Last night, at our worship service after dinner. Several people shared their experiences from the day. They also shared that, for many of us here, there were real, valid, heartfelt reasons for them to not have come. Illness, Illness of loved one. Family issues. Grief. So many of us here came within a hairbreadth of not coming. And yet in the end, each took the leap of faith and came despite their doubts or worry or cares. And each has given so much of themselves and made a real impact, each on their own, special, God-given way. It seems that God simply meant for THIS mix of people to be here at THIS time, and we all certainly come to think that way about each other, and about ourselves.
Again, thank you all who are home for your prayers and comments. Dana – your tomatoes are a hit. Juanita – your goodies made dinner special last night. Linda and Joy – Drewry wears your crosses each day. I’ve seen several people here reading the cards and notes their prayer partners have sent them. I could go on and on, but every small kindness, every small prayer, every little gift and card from our prayer partners, everything you have done for us has touched far more people than perhaps you realize, both here in Jonesville and in our own small group.
Two full days of work ahead, and we begin to tire, so keep praying for us. Continue your comments and notes – they are all precious to us and everything you do is what makes a mission like this not our mission, but the church’s mission, God’s mission.Tom
I am going to write mostly about the area we have come to, and over the next couple of days we’ll show more of what our own people are doing.
When you drive to this part of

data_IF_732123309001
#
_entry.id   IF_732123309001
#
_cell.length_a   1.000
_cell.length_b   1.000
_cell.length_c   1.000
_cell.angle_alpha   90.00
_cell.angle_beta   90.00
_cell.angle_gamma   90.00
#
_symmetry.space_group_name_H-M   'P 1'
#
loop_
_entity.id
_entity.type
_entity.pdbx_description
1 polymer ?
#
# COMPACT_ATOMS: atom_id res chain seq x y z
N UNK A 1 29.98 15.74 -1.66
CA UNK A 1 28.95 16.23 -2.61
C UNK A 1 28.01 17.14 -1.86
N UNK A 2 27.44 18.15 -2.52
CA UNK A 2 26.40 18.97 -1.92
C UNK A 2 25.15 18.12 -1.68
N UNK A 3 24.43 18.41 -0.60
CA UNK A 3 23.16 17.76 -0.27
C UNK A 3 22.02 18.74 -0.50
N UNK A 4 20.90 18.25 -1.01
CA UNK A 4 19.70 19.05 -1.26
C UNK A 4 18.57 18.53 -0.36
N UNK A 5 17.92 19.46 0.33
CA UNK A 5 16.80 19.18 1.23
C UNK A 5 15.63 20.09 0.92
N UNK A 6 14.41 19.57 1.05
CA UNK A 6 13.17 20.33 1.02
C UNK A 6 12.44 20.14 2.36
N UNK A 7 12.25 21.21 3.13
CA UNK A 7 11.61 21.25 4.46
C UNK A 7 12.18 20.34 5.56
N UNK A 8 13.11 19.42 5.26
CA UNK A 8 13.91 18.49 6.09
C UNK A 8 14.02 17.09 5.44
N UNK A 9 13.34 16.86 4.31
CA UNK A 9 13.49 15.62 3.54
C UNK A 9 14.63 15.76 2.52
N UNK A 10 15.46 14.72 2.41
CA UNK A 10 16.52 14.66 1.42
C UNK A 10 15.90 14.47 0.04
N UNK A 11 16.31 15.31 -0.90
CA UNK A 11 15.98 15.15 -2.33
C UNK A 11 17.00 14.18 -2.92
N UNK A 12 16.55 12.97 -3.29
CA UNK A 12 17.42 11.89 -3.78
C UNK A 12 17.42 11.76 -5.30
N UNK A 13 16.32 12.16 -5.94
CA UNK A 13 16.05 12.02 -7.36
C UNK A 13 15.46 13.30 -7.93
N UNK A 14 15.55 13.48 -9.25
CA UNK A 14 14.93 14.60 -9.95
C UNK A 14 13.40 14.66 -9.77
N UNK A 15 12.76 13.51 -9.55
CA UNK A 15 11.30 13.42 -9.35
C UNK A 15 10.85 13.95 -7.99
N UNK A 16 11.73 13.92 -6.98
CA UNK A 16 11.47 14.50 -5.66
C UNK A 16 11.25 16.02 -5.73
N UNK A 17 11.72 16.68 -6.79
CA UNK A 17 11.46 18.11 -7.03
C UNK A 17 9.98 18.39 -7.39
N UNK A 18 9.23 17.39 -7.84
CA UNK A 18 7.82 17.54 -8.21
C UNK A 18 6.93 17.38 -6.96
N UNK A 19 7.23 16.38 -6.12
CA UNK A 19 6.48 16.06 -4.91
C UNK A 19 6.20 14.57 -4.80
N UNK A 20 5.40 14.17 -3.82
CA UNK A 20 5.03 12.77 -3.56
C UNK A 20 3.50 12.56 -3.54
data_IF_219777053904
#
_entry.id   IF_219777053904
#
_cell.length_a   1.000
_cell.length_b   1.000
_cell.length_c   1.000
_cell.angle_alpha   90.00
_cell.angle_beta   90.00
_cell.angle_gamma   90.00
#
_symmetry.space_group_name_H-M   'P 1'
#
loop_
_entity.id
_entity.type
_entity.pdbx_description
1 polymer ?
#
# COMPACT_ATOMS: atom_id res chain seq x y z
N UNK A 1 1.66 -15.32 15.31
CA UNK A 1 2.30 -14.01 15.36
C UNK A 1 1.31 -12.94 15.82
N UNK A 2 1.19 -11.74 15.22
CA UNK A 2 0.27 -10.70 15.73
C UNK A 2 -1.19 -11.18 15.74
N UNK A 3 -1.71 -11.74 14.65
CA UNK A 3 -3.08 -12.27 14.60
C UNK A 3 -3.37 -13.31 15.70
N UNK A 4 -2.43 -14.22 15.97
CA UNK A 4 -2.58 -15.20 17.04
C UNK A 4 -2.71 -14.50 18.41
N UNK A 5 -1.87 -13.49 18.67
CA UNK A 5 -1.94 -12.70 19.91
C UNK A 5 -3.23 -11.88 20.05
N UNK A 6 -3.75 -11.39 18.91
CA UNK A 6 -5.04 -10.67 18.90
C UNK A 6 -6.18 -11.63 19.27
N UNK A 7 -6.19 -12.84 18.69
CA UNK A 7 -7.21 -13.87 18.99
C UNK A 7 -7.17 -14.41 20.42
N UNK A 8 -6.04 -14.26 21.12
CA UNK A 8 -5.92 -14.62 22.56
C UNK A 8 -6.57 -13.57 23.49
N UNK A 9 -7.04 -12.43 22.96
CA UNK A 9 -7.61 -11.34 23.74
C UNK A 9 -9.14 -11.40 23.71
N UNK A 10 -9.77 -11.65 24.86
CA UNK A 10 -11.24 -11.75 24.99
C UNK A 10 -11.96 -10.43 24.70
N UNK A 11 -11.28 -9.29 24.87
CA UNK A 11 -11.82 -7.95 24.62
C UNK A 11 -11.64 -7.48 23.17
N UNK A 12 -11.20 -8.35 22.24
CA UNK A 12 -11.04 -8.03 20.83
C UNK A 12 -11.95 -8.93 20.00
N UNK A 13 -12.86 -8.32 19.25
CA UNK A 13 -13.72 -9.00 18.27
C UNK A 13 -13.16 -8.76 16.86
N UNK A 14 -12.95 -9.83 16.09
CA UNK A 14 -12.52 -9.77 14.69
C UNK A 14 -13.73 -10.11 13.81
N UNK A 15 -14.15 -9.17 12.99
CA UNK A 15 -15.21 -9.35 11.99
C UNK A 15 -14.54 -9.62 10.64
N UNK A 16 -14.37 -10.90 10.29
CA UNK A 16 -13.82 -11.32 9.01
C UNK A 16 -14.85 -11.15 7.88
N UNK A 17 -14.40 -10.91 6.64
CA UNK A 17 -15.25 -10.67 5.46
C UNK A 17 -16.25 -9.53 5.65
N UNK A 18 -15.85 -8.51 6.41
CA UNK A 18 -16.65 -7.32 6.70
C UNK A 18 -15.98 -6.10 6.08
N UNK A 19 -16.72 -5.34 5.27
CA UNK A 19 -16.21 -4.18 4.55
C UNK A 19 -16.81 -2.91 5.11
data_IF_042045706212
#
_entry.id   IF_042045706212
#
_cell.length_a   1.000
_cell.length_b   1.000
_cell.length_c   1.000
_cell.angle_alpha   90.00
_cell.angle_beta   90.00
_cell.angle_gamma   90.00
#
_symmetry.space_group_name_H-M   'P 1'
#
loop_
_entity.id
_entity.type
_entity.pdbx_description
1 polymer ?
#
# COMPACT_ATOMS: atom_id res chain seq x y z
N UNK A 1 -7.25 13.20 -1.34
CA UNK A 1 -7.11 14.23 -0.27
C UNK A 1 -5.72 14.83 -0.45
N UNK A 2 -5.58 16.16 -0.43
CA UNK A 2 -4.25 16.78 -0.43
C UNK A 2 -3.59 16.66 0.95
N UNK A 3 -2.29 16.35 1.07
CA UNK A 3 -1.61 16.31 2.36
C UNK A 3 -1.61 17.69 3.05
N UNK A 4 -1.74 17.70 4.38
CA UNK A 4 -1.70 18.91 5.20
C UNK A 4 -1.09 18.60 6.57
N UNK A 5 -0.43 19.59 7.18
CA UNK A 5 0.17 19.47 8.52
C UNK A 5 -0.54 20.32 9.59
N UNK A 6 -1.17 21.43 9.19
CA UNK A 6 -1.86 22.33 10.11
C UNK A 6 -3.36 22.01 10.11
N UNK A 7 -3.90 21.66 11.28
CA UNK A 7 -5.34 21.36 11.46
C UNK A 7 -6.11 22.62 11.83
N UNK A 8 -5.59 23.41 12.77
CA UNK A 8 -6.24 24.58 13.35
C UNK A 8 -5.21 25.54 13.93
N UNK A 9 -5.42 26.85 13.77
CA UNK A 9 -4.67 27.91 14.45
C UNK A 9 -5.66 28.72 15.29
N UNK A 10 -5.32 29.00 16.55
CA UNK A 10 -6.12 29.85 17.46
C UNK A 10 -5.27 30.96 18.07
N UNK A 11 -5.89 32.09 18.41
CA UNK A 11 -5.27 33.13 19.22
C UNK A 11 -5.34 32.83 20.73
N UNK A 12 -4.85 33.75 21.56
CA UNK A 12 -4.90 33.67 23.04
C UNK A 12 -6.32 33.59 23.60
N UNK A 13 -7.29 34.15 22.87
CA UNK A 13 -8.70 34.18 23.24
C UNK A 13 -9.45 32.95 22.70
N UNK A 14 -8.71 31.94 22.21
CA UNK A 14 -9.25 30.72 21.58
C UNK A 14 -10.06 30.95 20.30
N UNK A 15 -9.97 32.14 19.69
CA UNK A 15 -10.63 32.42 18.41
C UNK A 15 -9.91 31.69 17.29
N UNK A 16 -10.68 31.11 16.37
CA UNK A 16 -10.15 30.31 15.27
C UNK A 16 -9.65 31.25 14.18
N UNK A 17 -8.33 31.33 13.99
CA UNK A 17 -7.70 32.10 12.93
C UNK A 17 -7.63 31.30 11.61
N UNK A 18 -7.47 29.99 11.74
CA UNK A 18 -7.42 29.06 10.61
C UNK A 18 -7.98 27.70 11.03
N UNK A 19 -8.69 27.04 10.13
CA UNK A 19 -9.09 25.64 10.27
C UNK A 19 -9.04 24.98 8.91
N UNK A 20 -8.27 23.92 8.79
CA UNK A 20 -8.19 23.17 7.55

You first hint is the Powel Valley Baptist Association building itself. Unlike our associational building in
Jonesville, where we are doing a backyard bible school, and a bible study at the nursing home, is an old town, founded in the 1760’s. Walk through the town and you’ll find about half of the buildings are vacant.
I parked at the church, where we are doing the VBS, and where Tim and Joe are working on the roof and other projects. A boy who had attended the bible school that morning and a young man who was his friend were there. We walked up the road and they told me about their neighbors. Nearly every third house had adults of working age sitting on the porch or standing outside, with nothing to do. “No Jobs.” the young man told me. “Nothing to do anywhere.”
A lot of times, when we think of missions, we think of going to non-christian places, but that is not always the case. There is a lot of faith here and people are not afraid to proclaim it. In the hotels, gas stations, restaurants, and everywhere you go, there are faith reminders. On our hotel tables, there are bibles, open, not hidden away in a drawer someplace, and a note asking for God’s blessings on the guests. At a store where I stopped to take a picture, there were hand written prayers framed on the walls.
Consider this, a week of VBS is like getting an entire quarter of Sunday School in just a few days. Many of the small churches do not have the people or the resources to provide a VBS for their kids and the kids in their neighborhood. And our coming here allows them to do that, providing not just good teaching for their own members, but an outreach.
Every one here is working hard. As I type this, the teens from our church are finishing up working with David O’Dell on the backyard bible school in the blistering heat of the day. Our adults have finished up teaching in the nursing home and are now packing bookbags and gifts for the kids in the local church. Tim and Joe are probably on a roof at the church. We’ll meet here again about 6 and eat, then worship together.
Thank you all for your encouragements. You comments here and to individual members hold us up and remind us that there are many who are praying for us. Each of you who pray; each of you who gave food or drinks, have made a profound difference for us, and for people here in